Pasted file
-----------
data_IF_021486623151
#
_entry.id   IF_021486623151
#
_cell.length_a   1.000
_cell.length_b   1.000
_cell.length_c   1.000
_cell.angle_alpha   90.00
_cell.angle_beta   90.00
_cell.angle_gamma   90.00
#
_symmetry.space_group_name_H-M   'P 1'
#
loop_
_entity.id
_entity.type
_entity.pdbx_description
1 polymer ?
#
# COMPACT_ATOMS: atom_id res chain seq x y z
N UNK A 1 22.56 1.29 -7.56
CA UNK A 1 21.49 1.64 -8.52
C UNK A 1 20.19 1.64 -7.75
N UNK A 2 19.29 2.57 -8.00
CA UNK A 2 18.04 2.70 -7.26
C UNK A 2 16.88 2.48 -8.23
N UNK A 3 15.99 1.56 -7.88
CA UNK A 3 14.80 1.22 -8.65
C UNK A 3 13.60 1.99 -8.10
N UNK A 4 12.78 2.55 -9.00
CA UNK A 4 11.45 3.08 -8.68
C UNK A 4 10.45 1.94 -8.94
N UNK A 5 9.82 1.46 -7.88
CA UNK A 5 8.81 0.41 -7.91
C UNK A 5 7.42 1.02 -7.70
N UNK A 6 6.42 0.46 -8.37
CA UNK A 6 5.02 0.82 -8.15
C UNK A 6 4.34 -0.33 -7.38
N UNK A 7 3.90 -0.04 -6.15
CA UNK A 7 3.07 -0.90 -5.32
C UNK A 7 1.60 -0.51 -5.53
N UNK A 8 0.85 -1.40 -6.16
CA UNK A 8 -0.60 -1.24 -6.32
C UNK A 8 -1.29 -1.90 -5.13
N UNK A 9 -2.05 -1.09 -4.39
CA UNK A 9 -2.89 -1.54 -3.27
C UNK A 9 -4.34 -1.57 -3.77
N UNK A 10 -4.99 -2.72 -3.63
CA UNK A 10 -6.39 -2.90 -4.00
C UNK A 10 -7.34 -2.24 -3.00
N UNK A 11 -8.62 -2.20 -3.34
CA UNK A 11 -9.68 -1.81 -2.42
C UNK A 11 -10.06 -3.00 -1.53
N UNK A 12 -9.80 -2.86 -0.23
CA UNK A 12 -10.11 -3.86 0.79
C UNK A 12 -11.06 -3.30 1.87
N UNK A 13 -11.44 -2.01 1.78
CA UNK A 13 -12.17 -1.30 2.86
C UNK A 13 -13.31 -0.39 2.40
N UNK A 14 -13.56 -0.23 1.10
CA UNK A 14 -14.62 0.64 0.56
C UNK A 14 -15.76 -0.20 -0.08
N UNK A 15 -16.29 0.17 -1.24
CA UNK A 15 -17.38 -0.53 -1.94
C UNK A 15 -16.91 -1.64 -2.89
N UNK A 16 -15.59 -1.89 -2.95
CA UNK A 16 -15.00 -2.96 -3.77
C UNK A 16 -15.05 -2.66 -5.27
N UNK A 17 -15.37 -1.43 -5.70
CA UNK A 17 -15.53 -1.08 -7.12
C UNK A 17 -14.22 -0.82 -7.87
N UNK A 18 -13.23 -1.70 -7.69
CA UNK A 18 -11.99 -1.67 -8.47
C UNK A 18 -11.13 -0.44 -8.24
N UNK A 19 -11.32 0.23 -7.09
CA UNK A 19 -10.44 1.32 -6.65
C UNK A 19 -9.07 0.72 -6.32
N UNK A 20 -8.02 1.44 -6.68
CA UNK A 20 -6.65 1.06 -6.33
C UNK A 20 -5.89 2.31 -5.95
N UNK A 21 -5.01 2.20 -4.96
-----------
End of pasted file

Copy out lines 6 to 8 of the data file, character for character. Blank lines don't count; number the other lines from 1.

_cell.length_b   1.000
_cell.length_c   1.000
_cell.angle_alpha   90.00